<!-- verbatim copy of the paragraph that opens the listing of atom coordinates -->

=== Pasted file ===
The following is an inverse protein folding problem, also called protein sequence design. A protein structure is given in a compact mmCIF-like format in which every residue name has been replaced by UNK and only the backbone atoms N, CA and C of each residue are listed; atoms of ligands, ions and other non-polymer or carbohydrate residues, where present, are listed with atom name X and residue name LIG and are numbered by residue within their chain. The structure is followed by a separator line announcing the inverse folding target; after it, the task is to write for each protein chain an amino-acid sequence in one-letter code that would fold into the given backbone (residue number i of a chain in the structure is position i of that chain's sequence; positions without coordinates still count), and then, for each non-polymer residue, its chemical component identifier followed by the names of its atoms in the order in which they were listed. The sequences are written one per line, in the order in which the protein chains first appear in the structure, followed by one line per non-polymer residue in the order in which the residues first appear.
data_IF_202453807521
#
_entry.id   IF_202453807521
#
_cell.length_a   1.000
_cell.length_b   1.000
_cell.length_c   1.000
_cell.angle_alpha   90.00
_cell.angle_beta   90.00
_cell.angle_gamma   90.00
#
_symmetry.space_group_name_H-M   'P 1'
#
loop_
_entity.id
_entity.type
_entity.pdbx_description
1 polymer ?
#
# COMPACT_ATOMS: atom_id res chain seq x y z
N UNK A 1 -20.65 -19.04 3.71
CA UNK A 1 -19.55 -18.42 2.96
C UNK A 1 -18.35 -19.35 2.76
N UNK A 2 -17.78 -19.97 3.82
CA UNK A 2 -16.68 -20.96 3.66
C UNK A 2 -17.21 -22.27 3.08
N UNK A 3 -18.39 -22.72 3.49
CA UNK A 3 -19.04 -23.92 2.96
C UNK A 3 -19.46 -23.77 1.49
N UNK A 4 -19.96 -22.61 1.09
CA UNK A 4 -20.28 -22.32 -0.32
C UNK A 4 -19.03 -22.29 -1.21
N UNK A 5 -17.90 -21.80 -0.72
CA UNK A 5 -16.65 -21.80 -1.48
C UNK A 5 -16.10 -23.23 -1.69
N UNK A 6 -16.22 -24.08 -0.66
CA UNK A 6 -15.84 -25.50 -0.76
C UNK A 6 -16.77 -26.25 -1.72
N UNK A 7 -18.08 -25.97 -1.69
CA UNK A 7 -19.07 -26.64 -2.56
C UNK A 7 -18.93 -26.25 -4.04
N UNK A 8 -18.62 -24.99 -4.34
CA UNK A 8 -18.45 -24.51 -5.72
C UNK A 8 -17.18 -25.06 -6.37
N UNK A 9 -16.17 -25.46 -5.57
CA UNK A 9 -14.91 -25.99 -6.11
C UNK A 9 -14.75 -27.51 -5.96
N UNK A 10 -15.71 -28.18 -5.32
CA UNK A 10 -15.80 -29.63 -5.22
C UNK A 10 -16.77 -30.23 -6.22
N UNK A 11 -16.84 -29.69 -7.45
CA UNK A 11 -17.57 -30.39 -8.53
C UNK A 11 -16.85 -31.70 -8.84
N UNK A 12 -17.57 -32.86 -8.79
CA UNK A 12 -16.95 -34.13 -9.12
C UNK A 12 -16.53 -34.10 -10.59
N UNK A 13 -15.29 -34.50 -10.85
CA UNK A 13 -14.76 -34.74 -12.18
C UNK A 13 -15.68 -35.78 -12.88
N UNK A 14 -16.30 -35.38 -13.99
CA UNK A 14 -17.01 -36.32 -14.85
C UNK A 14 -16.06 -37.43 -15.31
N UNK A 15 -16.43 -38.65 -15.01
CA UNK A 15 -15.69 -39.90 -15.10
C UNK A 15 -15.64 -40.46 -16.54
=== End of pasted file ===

The following is an inverse protein folding problem, also called protein sequence design. A protein structure is given in a compact mmCIF-like format in which every residue name has been replaced by UNK and only the backbone atoms N, CA and C of each residue are listed; atoms of ligands, ions and other non-polymer or carbohydrate residues, where present, are listed with atom name X and residue name LIG and are numbered by residue within their chain. The structure is followed by a separator line announcing the inverse folding target; after it, the task is to write for each protein chain an amino-acid sequence in one-letter code that would fold into the given backbone (residue number i of a chain in the structure is position i of that chain's sequence; positions without coordinates still count), and then, for each non-polymer residue, its chemical component identifier followed by the names of its atoms in the order in which they were listed. The sequences are written one per line, in the order in which the protein chains first appear in the structure, followed by one line per non-polymer residue in the order in which the residues first appear.